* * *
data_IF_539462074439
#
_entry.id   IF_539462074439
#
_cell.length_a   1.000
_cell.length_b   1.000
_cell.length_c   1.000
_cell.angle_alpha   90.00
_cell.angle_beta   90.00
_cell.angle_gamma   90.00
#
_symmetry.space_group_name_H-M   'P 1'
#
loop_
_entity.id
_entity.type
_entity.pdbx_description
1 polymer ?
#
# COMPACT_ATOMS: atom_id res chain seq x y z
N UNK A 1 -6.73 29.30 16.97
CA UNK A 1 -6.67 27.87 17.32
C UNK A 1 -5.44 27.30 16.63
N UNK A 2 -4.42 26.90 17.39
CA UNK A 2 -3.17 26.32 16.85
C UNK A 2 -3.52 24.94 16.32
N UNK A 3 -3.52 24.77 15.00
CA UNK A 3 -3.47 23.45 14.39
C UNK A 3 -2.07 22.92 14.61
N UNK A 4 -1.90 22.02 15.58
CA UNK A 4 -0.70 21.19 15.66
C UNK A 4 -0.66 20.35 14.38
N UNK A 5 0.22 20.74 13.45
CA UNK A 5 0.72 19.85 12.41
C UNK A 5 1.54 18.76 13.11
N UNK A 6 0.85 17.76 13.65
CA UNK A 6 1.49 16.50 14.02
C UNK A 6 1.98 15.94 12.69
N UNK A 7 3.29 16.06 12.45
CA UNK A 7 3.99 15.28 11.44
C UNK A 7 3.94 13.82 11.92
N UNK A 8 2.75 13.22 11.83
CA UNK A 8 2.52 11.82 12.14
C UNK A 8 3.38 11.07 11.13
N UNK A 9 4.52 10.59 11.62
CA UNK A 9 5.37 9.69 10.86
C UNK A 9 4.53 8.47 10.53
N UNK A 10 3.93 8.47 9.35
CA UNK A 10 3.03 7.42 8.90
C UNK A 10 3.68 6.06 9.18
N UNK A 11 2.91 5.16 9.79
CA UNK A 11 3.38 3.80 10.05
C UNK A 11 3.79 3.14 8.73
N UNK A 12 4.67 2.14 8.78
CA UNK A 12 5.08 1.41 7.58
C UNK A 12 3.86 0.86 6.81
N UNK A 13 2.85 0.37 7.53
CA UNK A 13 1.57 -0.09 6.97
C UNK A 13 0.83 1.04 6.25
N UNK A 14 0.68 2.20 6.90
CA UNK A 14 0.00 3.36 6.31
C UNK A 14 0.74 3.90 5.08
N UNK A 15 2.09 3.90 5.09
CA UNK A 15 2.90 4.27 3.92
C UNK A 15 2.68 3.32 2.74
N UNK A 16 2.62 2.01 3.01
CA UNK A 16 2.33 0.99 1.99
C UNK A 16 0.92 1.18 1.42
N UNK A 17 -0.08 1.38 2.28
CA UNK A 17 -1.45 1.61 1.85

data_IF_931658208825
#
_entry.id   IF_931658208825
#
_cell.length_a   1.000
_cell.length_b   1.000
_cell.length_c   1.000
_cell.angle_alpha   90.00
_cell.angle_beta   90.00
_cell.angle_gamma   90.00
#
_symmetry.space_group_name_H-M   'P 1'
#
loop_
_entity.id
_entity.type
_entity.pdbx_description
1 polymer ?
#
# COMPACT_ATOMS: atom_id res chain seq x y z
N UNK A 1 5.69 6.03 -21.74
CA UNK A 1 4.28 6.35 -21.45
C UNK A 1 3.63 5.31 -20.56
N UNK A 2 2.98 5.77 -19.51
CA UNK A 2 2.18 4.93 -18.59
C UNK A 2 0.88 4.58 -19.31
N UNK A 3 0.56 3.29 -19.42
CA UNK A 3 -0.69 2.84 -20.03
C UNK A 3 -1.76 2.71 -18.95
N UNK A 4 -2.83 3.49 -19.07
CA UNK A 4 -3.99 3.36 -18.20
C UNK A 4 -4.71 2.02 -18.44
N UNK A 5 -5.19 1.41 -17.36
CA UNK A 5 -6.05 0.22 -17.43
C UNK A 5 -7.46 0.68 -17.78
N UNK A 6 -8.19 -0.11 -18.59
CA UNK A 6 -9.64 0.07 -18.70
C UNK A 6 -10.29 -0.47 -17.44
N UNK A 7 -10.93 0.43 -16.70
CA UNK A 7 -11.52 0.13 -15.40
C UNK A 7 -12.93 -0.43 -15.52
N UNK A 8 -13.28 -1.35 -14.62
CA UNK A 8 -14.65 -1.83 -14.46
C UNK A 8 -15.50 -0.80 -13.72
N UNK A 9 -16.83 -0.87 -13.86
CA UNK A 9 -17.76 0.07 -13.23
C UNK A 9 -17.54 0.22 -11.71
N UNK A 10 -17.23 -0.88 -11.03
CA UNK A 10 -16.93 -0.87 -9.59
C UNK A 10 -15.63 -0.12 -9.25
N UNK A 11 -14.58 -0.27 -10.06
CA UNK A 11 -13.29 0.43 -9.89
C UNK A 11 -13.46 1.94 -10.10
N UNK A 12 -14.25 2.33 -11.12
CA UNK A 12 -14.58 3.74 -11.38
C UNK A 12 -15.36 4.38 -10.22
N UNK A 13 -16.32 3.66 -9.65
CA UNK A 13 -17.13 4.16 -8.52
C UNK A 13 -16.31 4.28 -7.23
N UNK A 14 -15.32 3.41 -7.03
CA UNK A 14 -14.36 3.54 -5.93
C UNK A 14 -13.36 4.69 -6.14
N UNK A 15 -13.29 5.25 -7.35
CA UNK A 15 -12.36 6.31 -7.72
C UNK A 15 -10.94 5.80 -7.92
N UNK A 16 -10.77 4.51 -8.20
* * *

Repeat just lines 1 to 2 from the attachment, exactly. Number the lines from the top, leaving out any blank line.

data_IF_539462074439
#